The formative weeks, months and years of your endeavour are by far the most vital and intensive for your startup. Raising or accessing funds is an essential part of your business plan, in order to point towards growth and win the confidence of investors.
If you’re looking to raise money externally for your business, in the form of VCs or angel investors, the most important thing to have at your disposal - apart from an amazing idea - is an equally brilliant pitch deck. The best pitch decks can actively generate interest in your ideas among prospective investors and engage them in a conversation about your company.
(Image: Forbes. Figure 1)
However, despite virtually every business founder acknowledging the significance of solid business plans and pitches, countless startups fail to get off the ground each year.
Running out of cash is one of the most prominent reasons for start-ups failing. Accessing finance from investors can help to provide businesses with enough runway to facilitate the growth needed to really take off. The challenge that many owners face is building the right pitch to capture the interest of the investors, for the investment they need.
Here’s what you need to build and complement a competition-beating pitch deck to win the interest, and backing, of investors.
1. Always Show Your Workings
42% of startups fail not because of a lack of money, but due to a lack of market need. (Figure 1)
Your pitch deck could be full of exciting charts and impressive slides, but investors are going to need something more meaty than just a cool business idea. VCs and angel investors will want to see you show them a clear and unique solution that you’ve developed to a real problem.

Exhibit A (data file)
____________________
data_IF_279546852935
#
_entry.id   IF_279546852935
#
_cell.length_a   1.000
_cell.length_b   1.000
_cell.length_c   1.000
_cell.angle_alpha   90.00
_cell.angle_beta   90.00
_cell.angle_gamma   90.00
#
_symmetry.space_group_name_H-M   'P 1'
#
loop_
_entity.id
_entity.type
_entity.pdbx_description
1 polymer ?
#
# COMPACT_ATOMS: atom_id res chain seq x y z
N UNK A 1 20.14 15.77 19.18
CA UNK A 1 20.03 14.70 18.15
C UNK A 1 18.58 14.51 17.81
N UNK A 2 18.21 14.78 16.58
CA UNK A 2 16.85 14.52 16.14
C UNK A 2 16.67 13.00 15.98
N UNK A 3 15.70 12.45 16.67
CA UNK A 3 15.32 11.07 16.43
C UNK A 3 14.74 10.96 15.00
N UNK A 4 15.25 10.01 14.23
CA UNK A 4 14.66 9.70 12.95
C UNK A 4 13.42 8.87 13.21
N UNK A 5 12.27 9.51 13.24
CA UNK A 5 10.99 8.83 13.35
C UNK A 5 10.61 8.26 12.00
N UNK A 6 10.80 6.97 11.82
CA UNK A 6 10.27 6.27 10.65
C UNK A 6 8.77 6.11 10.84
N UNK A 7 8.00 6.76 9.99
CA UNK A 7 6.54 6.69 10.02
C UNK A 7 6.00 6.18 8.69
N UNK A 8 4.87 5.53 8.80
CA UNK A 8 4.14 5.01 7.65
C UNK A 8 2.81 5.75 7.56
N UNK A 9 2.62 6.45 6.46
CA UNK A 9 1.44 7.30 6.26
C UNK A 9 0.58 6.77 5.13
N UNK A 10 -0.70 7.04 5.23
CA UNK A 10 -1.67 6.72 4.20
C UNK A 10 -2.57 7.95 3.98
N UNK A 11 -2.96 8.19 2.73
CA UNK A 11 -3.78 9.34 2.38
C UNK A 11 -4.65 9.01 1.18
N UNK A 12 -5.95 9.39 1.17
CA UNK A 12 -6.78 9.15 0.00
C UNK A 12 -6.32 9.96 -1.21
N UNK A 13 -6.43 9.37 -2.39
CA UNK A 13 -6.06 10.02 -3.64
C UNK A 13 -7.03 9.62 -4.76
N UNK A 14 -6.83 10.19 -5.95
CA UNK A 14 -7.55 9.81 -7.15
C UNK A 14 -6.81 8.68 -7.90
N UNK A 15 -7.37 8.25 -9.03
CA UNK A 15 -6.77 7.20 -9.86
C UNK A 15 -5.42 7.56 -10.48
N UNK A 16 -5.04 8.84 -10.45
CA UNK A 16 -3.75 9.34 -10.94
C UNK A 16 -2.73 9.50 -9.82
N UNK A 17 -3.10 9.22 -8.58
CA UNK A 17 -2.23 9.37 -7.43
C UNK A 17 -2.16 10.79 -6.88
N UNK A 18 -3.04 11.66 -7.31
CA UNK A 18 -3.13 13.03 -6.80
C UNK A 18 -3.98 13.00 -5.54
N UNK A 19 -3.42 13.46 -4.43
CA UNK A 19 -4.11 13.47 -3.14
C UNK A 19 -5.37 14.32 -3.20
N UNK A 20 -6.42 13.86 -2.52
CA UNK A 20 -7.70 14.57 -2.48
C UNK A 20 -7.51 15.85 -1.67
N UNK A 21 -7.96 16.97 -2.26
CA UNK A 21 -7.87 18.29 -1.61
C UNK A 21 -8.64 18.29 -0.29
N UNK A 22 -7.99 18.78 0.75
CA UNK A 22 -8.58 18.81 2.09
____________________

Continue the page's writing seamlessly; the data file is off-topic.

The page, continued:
Be sure to identify the problem and make it a central point to your pitch deck. No problem = no solution = no investment. Prospective investors are not looking for impressive-looking prototypes alone; if they do not see the reason why your solution will work, it’s not going to market.
You can refine the problem - and your solution - by conducting a strong level of market research and understanding why your product is different from your competitors. Every successful business is built on a unique selling point (USP) and the ones that aren’t will always struggle to find any meaningful momentum.
PS: One of the quickest ways to lose the attention of an investor is to tell them that you don’t have any competitors - there’s always competition and more research will help you reveal them.
2. Remember: You’re Under Scrutiny Too
Your pitch deck is important, of course. It needs to look good and you need to know it through and through. But its impact will be determined by how it's delivered and by who - you. It’s vital to spend time developing yourself.